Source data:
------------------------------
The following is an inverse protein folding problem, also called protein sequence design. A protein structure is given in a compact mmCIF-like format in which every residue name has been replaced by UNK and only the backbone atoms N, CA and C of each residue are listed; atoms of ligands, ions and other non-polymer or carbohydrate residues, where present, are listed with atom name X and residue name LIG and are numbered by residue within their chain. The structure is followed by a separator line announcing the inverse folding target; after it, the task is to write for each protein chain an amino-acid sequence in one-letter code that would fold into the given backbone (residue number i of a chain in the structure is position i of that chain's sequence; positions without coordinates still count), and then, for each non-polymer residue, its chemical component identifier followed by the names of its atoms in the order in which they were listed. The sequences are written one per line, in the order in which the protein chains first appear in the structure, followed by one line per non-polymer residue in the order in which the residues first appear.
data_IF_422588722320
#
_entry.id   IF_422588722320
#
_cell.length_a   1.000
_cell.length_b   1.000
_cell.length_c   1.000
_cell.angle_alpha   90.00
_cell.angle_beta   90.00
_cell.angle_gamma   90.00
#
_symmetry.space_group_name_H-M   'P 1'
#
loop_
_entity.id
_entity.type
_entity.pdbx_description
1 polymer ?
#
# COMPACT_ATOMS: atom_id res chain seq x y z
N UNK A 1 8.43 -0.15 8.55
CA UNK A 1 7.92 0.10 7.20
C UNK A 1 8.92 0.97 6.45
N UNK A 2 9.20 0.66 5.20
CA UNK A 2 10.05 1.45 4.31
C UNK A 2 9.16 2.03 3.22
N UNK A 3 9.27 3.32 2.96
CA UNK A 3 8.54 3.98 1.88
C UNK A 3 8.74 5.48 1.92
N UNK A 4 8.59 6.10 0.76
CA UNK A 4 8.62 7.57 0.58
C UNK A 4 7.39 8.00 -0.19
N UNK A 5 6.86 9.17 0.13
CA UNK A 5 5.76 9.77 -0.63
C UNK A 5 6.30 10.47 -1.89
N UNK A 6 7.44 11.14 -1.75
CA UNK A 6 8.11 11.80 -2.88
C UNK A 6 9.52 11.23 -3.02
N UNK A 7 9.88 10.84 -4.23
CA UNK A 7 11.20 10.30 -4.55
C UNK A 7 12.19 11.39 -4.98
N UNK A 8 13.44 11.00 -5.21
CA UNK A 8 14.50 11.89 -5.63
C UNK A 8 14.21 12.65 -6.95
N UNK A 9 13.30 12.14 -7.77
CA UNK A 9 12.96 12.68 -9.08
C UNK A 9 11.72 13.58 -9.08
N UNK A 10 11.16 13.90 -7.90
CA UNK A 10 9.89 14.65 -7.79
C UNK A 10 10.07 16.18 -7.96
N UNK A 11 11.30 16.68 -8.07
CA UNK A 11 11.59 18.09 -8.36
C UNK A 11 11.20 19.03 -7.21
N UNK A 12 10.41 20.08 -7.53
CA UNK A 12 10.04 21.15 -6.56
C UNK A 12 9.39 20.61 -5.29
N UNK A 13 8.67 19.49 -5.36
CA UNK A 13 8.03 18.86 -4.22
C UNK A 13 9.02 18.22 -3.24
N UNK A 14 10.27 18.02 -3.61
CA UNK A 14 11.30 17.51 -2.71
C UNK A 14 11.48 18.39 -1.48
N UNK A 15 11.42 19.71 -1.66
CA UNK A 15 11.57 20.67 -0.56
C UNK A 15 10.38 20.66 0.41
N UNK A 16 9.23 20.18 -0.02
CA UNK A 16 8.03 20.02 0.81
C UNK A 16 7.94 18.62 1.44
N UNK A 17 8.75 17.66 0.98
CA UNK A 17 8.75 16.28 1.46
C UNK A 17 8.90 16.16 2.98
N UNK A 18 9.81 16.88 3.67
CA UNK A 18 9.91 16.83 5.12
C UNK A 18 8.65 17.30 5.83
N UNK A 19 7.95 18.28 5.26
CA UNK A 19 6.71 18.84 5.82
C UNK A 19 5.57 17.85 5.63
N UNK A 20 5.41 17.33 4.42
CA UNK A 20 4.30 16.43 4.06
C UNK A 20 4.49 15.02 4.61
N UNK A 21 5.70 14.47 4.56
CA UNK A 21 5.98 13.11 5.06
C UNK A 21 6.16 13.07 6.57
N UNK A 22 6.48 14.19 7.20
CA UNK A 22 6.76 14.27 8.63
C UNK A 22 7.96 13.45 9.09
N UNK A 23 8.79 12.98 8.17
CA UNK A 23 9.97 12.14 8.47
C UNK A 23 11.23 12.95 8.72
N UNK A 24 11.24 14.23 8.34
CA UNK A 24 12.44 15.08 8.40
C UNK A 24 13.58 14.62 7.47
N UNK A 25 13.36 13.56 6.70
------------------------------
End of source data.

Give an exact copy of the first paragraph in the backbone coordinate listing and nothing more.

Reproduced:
The following is an inverse protein folding problem, also called protein sequence design. A protein structure is given in a compact mmCIF-like format in which every residue name has been replaced by UNK and only the backbone atoms N, CA and C of each residue are listed; atoms of ligands, ions and other non-polymer or carbohydrate residues, where present, are listed with atom name X and residue name LIG and are numbered by residue within their chain. The structure is followed by a separator line announcing the inverse folding target; after it, the task is to write for each protein chain an amino-acid sequence in one-letter code that would fold into the given backbone (residue number i of a chain in the structure is position i of that chain's sequence; positions without coordinates still count), and then, for each non-polymer residue, its chemical component identifier followed by the names of its atoms in the order in which they were listed. The sequences are written one per line, in the order in which the protein chains first appear in the structure, followed by one line per non-polymer residue in the order in which the residues first appear.